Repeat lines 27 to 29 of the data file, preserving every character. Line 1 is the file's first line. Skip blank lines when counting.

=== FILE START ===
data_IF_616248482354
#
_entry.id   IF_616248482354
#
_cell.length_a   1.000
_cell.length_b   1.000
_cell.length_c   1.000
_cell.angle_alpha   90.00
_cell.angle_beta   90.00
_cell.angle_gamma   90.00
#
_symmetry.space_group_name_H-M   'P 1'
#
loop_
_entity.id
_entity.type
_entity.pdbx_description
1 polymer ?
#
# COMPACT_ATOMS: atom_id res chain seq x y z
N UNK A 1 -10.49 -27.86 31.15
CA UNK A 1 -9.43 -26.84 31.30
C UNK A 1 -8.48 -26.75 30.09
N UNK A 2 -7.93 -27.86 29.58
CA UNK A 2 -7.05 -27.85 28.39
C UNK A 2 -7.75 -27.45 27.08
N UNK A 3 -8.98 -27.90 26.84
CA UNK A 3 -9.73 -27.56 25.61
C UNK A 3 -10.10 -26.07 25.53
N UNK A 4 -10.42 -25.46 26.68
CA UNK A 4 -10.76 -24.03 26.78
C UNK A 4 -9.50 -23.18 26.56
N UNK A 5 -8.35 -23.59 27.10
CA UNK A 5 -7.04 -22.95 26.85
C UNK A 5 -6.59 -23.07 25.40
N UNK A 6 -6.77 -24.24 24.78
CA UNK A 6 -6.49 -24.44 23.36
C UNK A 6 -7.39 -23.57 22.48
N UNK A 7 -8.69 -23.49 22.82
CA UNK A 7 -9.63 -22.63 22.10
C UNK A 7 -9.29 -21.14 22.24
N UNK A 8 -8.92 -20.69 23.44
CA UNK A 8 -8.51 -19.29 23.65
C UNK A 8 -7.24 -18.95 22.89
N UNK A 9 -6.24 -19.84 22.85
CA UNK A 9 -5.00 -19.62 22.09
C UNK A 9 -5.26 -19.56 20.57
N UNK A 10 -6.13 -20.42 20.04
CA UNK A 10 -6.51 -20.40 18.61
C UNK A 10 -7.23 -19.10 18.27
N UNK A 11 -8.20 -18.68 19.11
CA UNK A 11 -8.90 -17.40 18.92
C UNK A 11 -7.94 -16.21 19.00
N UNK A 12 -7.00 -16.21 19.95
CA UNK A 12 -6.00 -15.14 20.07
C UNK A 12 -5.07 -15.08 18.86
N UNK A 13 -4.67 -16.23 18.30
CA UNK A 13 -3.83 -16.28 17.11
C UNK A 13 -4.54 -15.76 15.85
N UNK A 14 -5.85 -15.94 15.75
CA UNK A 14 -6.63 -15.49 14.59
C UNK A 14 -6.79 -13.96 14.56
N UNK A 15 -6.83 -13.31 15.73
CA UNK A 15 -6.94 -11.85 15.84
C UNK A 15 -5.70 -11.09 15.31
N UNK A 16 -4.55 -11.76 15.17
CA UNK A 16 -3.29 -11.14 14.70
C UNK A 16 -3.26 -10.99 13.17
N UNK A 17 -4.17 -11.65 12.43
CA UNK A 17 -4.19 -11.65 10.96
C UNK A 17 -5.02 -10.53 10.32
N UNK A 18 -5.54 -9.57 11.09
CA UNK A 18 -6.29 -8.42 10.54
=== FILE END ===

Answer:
N UNK A 3 -8.98 -27.90 26.84
CA UNK A 3 -9.73 -27.56 25.61
C UNK A 3 -10.10 -26.07 25.53